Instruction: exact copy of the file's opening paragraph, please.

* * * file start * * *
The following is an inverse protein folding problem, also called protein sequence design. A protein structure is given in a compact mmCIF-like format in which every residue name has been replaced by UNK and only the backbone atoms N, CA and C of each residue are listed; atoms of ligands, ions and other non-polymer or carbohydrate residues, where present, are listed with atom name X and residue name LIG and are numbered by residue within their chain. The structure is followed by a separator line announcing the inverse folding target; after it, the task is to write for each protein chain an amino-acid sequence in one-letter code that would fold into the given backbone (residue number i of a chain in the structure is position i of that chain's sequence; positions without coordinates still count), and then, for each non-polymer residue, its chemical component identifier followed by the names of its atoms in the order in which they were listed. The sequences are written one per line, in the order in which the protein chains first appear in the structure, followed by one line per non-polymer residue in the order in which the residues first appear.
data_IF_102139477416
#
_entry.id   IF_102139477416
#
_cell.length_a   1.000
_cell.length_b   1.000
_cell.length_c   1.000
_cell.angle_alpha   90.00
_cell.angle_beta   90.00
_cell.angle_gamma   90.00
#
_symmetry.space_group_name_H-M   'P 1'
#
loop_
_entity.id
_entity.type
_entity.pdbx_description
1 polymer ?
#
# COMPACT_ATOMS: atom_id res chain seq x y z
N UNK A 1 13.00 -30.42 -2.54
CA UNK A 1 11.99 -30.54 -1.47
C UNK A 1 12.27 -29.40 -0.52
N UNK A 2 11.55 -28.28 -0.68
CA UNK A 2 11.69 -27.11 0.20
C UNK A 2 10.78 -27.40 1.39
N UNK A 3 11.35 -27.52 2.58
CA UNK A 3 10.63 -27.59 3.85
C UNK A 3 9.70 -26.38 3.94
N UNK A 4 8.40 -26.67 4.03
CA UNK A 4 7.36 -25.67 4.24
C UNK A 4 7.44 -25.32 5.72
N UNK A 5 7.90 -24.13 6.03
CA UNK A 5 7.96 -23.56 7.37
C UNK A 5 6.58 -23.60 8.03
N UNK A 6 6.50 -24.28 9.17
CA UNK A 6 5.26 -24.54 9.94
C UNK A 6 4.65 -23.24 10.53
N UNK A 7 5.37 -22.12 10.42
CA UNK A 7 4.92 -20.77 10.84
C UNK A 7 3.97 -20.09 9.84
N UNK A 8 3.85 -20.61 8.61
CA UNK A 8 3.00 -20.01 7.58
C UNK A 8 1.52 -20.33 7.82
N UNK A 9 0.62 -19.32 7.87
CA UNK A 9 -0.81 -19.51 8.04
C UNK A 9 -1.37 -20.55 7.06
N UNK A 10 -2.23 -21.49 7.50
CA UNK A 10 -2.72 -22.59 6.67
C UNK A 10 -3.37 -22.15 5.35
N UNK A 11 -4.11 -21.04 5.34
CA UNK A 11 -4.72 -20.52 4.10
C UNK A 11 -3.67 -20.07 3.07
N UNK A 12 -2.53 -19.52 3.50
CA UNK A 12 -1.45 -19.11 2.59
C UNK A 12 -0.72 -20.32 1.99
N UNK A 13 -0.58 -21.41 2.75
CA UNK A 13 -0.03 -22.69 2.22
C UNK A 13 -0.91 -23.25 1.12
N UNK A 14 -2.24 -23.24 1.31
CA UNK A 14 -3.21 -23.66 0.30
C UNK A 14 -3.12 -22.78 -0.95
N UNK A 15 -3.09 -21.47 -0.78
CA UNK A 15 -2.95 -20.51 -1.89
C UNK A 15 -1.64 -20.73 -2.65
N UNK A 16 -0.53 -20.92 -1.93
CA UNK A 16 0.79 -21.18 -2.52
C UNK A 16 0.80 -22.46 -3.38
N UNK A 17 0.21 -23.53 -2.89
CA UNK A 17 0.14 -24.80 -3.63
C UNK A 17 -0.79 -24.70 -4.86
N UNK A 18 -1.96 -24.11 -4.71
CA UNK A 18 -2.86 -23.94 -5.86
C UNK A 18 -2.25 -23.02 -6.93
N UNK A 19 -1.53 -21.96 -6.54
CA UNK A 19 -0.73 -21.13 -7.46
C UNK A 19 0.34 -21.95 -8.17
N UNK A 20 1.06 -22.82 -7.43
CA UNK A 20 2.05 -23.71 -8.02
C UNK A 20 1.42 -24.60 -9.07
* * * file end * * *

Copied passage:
The following is an inverse protein folding problem, also called protein sequence design. A protein structure is given in a compact mmCIF-like format in which every residue name has been replaced by UNK and only the backbone atoms N, CA and C of each residue are listed; atoms of ligands, ions and other non-polymer or carbohydrate residues, where present, are listed with atom name X and residue name LIG and are numbered by residue within their chain. The structure is followed by a separator line announcing the inverse folding target; after it, the task is to write for each protein chain an amino-acid sequence in one-letter code that would fold into the given backbone (residue number i of a chain in the structure is position i of that chain's sequence; positions without coordinates still count), and then, for each non-polymer residue, its chemical component identifier followed by the names of its atoms in the order in which they were listed. The sequences are written one per line, in the order in which the protein chains first appear in the structure, followed by one line per non-polymer residue in the order in which the residues first appear.